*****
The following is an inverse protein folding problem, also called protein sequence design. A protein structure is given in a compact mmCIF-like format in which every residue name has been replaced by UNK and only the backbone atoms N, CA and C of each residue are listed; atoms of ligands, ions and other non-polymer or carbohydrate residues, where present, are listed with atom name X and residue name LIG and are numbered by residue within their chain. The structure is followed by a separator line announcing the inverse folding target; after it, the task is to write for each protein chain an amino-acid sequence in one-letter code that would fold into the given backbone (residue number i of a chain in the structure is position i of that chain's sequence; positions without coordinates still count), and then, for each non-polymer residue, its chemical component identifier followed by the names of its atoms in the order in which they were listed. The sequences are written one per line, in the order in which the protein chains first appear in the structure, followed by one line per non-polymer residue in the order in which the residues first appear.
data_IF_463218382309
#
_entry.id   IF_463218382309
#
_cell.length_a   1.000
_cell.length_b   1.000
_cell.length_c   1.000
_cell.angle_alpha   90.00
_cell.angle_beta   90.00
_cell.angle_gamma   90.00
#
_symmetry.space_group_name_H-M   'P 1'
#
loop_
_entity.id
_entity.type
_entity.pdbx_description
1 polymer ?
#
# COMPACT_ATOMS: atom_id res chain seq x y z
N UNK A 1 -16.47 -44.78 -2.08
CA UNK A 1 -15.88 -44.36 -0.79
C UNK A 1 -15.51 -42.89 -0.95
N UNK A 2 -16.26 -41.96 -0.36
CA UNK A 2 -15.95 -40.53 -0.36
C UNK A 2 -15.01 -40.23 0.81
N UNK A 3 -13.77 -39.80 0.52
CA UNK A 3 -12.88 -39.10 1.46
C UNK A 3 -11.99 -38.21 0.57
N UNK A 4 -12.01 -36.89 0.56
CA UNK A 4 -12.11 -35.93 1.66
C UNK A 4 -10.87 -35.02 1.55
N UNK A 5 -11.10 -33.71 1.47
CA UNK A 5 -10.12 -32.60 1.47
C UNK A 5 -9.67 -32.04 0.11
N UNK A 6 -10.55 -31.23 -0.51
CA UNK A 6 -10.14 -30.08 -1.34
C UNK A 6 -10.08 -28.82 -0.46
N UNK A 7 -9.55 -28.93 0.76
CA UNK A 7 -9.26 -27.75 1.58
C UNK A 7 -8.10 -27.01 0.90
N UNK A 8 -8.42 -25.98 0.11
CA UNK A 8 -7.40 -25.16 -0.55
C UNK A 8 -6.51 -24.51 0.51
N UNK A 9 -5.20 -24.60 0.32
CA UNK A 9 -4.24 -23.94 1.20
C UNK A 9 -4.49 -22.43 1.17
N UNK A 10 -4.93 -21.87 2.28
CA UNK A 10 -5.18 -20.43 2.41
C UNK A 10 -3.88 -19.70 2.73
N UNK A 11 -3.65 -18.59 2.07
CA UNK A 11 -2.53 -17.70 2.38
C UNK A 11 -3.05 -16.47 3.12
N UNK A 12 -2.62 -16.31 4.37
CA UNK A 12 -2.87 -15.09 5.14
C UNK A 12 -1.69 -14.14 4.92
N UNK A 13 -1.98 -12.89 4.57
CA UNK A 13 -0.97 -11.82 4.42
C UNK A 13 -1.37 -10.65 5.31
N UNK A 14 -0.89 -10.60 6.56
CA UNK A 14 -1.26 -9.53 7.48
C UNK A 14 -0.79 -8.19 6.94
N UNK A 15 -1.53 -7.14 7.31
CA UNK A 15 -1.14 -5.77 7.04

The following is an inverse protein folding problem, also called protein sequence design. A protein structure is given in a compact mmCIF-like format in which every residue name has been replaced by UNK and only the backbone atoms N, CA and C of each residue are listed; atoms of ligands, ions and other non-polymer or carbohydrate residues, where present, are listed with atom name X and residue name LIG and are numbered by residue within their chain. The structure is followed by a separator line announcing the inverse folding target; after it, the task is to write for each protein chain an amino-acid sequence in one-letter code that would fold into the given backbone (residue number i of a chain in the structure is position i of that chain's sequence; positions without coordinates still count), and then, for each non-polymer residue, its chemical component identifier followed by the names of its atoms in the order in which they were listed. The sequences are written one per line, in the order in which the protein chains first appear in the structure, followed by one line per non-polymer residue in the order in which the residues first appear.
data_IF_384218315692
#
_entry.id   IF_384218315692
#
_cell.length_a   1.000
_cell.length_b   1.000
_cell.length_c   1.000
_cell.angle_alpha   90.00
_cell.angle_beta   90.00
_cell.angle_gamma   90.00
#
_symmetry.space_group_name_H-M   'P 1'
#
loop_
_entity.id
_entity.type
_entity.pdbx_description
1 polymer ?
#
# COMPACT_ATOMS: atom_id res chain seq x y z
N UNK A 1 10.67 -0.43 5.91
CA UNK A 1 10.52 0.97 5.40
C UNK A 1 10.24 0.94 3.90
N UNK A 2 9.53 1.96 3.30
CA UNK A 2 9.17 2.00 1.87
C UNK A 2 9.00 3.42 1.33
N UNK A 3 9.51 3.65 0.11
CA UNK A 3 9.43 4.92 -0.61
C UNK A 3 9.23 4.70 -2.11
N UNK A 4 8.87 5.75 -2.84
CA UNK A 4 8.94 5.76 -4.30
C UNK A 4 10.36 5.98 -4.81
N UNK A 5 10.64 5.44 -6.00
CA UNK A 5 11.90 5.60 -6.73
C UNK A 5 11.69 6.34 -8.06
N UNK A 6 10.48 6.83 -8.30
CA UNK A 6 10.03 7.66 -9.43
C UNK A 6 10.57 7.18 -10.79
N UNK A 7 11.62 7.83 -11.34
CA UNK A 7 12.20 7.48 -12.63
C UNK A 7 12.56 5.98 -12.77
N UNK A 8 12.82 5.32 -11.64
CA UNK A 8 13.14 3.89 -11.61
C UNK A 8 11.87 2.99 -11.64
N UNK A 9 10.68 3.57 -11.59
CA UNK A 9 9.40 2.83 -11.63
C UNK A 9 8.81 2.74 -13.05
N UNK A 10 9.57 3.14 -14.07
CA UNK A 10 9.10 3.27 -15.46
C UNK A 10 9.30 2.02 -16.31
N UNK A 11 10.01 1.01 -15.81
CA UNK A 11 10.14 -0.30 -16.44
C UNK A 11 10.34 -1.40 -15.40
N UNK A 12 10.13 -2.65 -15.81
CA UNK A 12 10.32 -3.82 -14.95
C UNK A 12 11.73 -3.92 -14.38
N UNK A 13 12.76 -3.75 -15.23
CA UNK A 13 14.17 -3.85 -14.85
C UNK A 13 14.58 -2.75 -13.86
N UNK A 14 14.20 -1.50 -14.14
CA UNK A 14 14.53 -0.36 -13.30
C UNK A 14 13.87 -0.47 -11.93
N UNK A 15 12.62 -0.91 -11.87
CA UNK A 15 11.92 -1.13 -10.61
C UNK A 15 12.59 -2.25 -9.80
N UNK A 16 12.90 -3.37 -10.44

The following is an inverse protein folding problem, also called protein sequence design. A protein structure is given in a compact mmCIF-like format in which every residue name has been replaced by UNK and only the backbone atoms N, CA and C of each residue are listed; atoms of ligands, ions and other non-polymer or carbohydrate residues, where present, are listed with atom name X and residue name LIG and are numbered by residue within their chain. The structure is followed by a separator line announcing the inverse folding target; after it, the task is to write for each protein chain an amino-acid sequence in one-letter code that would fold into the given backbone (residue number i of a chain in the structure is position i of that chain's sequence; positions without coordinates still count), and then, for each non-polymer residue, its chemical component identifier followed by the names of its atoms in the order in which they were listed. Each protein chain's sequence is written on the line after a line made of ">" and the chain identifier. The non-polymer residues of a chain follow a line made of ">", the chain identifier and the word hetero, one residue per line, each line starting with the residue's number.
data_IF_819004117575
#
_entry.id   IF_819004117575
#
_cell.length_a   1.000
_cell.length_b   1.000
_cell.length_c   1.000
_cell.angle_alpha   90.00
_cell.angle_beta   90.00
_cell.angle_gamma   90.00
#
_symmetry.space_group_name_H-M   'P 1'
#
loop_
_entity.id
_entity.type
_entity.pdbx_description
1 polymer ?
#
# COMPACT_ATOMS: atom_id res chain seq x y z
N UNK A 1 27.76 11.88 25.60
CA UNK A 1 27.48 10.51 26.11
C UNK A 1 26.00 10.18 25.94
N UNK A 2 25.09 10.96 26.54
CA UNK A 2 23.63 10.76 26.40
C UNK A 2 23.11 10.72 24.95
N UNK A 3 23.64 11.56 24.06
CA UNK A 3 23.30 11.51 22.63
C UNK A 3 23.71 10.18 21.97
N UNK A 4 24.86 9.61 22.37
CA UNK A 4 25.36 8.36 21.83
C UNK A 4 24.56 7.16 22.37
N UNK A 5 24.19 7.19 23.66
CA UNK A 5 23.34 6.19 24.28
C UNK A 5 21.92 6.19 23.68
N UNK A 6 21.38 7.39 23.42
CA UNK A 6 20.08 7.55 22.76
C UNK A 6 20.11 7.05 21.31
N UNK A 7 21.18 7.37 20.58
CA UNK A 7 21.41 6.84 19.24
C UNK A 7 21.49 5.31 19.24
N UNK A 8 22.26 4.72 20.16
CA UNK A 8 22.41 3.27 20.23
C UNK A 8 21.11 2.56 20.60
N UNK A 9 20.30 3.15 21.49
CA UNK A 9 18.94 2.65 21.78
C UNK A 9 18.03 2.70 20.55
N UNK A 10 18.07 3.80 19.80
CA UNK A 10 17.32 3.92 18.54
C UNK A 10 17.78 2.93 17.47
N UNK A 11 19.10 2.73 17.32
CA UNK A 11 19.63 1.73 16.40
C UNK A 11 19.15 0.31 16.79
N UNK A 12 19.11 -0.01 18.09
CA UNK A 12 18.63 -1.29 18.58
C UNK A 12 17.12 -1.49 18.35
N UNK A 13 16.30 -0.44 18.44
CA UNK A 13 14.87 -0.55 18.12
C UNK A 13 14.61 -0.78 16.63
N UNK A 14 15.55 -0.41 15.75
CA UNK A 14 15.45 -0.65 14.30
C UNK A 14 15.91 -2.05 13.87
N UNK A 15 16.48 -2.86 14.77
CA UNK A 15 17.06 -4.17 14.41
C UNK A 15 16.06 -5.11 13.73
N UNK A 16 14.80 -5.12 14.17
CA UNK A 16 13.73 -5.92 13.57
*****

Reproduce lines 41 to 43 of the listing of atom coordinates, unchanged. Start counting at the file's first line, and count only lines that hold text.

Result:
CA UNK A 7 -9.26 -27.75 1.58
C UNK A 7 -8.10 -27.01 0.90
N UNK A 8 -8.42 -25.98 0.11